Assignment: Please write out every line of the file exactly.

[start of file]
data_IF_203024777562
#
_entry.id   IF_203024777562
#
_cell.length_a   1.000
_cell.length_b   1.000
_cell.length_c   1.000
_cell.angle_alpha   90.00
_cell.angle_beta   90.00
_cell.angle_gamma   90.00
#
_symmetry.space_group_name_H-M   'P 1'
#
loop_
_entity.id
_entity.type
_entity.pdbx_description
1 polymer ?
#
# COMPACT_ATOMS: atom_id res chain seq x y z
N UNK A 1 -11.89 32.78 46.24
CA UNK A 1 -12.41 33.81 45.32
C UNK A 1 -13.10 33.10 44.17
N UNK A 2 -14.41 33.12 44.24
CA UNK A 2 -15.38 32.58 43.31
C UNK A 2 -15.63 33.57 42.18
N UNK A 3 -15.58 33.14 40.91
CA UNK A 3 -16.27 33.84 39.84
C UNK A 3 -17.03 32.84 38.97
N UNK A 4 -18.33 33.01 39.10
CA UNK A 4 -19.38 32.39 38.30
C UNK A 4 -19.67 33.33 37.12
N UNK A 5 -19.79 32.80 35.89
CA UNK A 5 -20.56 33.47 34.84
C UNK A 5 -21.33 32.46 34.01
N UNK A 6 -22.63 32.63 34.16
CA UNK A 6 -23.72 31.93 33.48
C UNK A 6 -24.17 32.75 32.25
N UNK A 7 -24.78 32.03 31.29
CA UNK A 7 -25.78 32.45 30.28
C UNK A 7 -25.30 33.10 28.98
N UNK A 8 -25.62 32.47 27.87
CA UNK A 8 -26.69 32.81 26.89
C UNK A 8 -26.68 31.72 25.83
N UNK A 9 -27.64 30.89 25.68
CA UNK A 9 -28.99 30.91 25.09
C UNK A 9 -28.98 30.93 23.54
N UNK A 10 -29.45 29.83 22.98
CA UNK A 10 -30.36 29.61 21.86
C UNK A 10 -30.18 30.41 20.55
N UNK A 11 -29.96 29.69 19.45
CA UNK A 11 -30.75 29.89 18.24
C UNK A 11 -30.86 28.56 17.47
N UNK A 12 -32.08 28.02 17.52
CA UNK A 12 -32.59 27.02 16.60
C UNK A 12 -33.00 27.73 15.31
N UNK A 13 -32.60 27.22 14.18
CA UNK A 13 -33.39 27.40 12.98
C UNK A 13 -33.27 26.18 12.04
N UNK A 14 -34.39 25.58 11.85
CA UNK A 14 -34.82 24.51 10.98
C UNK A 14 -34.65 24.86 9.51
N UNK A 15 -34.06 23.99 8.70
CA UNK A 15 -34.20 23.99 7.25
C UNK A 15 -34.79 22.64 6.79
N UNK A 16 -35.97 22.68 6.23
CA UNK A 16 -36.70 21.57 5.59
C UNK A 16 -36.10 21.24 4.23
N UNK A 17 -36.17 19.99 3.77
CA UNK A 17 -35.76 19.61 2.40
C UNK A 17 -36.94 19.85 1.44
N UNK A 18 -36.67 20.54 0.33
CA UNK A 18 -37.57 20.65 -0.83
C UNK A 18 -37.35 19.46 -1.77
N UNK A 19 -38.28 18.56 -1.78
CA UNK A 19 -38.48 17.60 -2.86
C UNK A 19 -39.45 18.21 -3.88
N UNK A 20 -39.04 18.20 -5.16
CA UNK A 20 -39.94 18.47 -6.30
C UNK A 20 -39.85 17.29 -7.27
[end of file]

data_IF_203024777562
#
_entry.id   IF_203024777562
#
_cell.length_a   1.000
_cell.length_b   1.000
_cell.length_c   1.000
_cell.angle_alpha   90.00
_cell.angle_beta   90.00
_cell.angle_gamma   90.00
#
_symmetry.space_group_name_H-M   'P 1'
#
loop_
_entity.id
_entity.type
_entity.pdbx_description
1 polymer ?
#
# COMPACT_ATOMS: atom_id res chain seq x y z
N UNK A 1 -11.89 32.78 46.24
CA UNK A 1 -12.41 33.81 45.32
C UNK A 1 -13.10 33.10 44.17
N UNK A 2 -14.41 33.12 44.24
CA UNK A 2 -15.38 32.58 43.31
C UNK A 2 -15.63 33.57 42.18
N UNK A 3 -15.58 33.14 40.91
CA UNK A 3 -16.27 33.84 39.84
C UNK A 3 -17.03 32.84 38.97
N UNK A 4 -18.33 33.01 39.10
CA UNK A 4 -19.38 32.39 38.30
C UNK A 4 -19.67 33.33 37.12
N UNK A 5 -19.79 32.80 35.89
CA UNK A 5 -20.56 33.47 34.84
C UNK A 5 -21.33 32.46 34.01
N UNK A 6 -22.63 32.63 34.16
CA UNK A 6 -23.72 31.93 33.48
C UNK A 6 -24.17 32.75 32.25
N UNK A 7 -24.78 32.03 31.29
CA UNK A 7 -25.78 32.45 30.28
C UNK A 7 -25.30 33.10 28.98
N UNK A 8 -25.62 32.47 27.87
CA UNK A 8 -26.69 32.81 26.89
C UNK A 8 -26.68 31.72 25.83
N UNK A 9 -27.64 30.89 25.68
CA UNK A 9 -28.99 30.91 25.09
C UNK A 9 -28.98 30.93 23.54
N UNK A 10 -29.45 29.83 22.98
CA UNK A 10 -30.36 29.61 21.86
C UNK A 10 -30.18 30.41 20.55
N UNK A 11 -29.96 29.69 19.45
CA UNK A 11 -30.75 29.89 18.24
C UNK A 11 -30.86 28.56 17.47
N UNK A 12 -32.08 28.02 17.52
CA UNK A 12 -32.59 27.02 16.60
C UNK A 12 -33.00 27.73 15.31
N UNK A 13 -32.60 27.22 14.18
CA UNK A 13 -33.39 27.40 12.98
C UNK A 13 -33.27 26.18 12.04
N UNK A 14 -34.39 25.58 11.85
CA UNK A 14 -34.82 24.51 10.98
C UNK A 14 -34.65 24.86 9.51
N UNK A 15 -34.06 23.99 8.70
CA UNK A 15 -34.20 23.99 7.25
C UNK A 15 -34.79 22.64 6.79
N UNK A 16 -35.97 22.68 6.23
CA UNK A 16 -36.70 21.57 5.59
C UNK A 16 -36.10 21.24 4.23
N UNK A 17 -36.17 19.99 3.77
CA UNK A 17 -35.76 19.61 2.40
C UNK A 17 -36.94 19.85 1.44
N UNK A 18 -36.67 20.54 0.33
CA UNK A 18 -37.57 20.65 -0.83
C UNK A 18 -37.35 19.46 -1.77
N UNK A 19 -38.28 18.56 -1.78
CA UNK A 19 -38.48 17.60 -2.86
C UNK A 19 -39.45 18.21 -3.88
N UNK A 20 -39.04 18.20 -5.16
CA UNK A 20 -39.94 18.47 -6.30
C UNK A 20 -39.85 17.29 -7.27